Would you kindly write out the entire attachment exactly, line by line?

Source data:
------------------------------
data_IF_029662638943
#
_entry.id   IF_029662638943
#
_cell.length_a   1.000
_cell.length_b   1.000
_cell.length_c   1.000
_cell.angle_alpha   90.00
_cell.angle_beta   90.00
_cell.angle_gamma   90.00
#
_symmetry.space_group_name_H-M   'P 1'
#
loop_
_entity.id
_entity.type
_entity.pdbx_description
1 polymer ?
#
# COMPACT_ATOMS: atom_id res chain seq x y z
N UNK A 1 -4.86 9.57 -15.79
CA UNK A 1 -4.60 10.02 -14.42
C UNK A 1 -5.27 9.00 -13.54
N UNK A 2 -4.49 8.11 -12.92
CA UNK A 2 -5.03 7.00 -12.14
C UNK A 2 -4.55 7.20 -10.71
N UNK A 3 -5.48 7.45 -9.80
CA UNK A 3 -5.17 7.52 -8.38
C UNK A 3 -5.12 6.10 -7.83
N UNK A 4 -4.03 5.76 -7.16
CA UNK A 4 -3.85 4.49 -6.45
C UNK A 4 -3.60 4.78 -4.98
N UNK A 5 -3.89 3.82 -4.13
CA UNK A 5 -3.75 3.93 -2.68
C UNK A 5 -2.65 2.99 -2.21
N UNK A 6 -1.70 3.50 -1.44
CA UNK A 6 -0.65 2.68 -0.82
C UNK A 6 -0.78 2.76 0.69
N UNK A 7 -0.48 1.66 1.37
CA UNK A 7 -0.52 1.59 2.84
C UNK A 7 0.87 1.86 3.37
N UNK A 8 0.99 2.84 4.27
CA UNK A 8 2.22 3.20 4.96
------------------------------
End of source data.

data_IF_029662638943
#
_entry.id   IF_029662638943
#
_cell.length_a   1.000
_cell.length_b   1.000
_cell.length_c   1.000
_cell.angle_alpha   90.00
_cell.angle_beta   90.00
_cell.angle_gamma   90.00
#
_symmetry.space_group_name_H-M   'P 1'
#
loop_
_entity.id
_entity.type
_entity.pdbx_description
1 polymer ?
#
# COMPACT_ATOMS: atom_id res chain seq x y z
N UNK A 1 -4.86 9.57 -15.79
CA UNK A 1 -4.60 10.02 -14.42
C UNK A 1 -5.27 9.00 -13.54
N UNK A 2 -4.49 8.11 -12.92
CA UNK A 2 -5.03 7.00 -12.14
C UNK A 2 -4.55 7.20 -10.71
N UNK A 3 -5.48 7.45 -9.80
CA UNK A 3 -5.17 7.52 -8.38
C UNK A 3 -5.12 6.10 -7.83
N UNK A 4 -4.03 5.76 -7.16
CA UNK A 4 -3.85 4.49 -6.45
C UNK A 4 -3.60 4.78 -4.98
N UNK A 5 -3.89 3.82 -4.13
CA UNK A 5 -3.75 3.93 -2.68
C UNK A 5 -2.65 2.99 -2.21
N UNK A 6 -1.70 3.50 -1.44
CA UNK A 6 -0.65 2.68 -0.82
C UNK A 6 -0.78 2.76 0.69
N UNK A 7 -0.48 1.66 1.37
CA UNK A 7 -0.52 1.59 2.84
C UNK A 7 0.87 1.86 3.37
N UNK A 8 0.99 2.84 4.27
CA UNK A 8 2.22 3.20 4.96